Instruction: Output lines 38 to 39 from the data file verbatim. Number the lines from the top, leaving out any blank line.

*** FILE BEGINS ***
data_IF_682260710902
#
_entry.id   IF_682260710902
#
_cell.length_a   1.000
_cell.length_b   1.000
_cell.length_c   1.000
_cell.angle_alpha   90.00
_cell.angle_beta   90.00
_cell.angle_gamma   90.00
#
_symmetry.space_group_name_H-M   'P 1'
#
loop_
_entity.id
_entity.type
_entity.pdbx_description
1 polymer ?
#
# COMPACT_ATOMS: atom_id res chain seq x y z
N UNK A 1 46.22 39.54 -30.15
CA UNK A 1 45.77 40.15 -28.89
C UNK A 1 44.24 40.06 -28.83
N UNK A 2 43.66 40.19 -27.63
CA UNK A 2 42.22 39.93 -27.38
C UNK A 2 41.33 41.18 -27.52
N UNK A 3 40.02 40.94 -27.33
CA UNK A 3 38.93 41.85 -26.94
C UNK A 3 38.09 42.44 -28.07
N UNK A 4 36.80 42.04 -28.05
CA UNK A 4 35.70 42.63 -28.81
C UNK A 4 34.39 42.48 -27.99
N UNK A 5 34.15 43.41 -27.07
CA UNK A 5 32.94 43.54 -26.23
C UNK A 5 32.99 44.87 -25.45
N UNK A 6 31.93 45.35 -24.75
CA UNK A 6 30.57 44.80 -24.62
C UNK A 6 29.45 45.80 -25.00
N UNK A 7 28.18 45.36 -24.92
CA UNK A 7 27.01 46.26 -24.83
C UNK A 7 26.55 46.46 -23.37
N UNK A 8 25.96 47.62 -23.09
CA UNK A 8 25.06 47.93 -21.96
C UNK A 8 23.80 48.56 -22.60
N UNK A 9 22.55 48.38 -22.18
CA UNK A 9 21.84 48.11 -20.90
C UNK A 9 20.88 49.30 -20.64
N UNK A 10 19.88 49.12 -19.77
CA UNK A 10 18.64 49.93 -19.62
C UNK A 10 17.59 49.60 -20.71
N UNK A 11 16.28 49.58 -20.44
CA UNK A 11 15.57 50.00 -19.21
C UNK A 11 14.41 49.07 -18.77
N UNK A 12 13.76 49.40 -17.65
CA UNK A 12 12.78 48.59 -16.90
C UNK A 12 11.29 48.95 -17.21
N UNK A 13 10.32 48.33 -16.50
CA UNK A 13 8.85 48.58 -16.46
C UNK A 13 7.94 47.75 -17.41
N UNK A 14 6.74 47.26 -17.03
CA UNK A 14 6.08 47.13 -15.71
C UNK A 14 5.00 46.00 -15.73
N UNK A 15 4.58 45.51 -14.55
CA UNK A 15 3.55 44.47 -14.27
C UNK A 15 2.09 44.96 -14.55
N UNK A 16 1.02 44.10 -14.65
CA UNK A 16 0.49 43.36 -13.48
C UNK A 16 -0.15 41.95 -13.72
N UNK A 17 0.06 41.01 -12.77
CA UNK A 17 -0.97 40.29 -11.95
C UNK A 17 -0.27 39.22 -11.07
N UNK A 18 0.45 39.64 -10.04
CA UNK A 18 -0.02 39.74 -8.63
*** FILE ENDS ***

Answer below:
C UNK A 6 29.45 45.80 -25.00
N UNK A 7 28.18 45.36 -24.92